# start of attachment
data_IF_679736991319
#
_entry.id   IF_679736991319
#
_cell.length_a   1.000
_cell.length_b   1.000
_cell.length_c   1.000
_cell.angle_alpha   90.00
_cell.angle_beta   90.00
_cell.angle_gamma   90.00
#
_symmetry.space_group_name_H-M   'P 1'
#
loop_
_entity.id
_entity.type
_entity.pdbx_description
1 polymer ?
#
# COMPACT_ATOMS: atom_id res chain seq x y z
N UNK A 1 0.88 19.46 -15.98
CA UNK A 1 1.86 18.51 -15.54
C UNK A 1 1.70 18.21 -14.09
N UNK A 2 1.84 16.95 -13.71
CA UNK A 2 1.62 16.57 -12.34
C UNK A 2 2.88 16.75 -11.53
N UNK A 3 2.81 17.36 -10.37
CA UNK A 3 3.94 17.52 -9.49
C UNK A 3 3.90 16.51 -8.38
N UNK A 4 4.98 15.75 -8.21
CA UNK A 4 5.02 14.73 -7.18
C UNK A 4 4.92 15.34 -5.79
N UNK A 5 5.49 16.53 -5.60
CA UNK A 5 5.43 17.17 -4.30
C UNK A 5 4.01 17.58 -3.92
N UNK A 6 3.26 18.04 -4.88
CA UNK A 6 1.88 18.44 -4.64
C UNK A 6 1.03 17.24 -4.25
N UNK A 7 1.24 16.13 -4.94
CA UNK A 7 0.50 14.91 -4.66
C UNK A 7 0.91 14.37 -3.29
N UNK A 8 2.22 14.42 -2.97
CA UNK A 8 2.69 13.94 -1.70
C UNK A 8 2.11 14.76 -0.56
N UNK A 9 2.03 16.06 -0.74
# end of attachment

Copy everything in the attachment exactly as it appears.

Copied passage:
data_IF_679736991319
#
_entry.id   IF_679736991319
#
_cell.length_a   1.000
_cell.length_b   1.000
_cell.length_c   1.000
_cell.angle_alpha   90.00
_cell.angle_beta   90.00
_cell.angle_gamma   90.00
#
_symmetry.space_group_name_H-M   'P 1'
#
loop_
_entity.id
_entity.type
_entity.pdbx_description
1 polymer ?
#
# COMPACT_ATOMS: atom_id res chain seq x y z
N UNK A 1 0.88 19.46 -15.98
CA UNK A 1 1.86 18.51 -15.54
C UNK A 1 1.70 18.21 -14.09
N UNK A 2 1.84 16.95 -13.71
CA UNK A 2 1.62 16.57 -12.34
C UNK A 2 2.88 16.75 -11.53
N UNK A 3 2.81 17.36 -10.37
CA UNK A 3 3.94 17.52 -9.49
C UNK A 3 3.90 16.51 -8.38
N UNK A 4 4.98 15.75 -8.21
CA UNK A 4 5.02 14.73 -7.18
C UNK A 4 4.92 15.34 -5.79
N UNK A 5 5.49 16.53 -5.60
CA UNK A 5 5.43 17.17 -4.30
C UNK A 5 4.01 17.58 -3.92
N UNK A 6 3.26 18.04 -4.88
CA UNK A 6 1.88 18.44 -4.64
C UNK A 6 1.03 17.24 -4.25
N UNK A 7 1.24 16.13 -4.94
CA UNK A 7 0.50 14.91 -4.66
C UNK A 7 0.91 14.37 -3.29
N UNK A 8 2.22 14.42 -2.97
CA UNK A 8 2.69 13.94 -1.70
C UNK A 8 2.11 14.76 -0.56
N UNK A 9 2.03 16.06 -0.74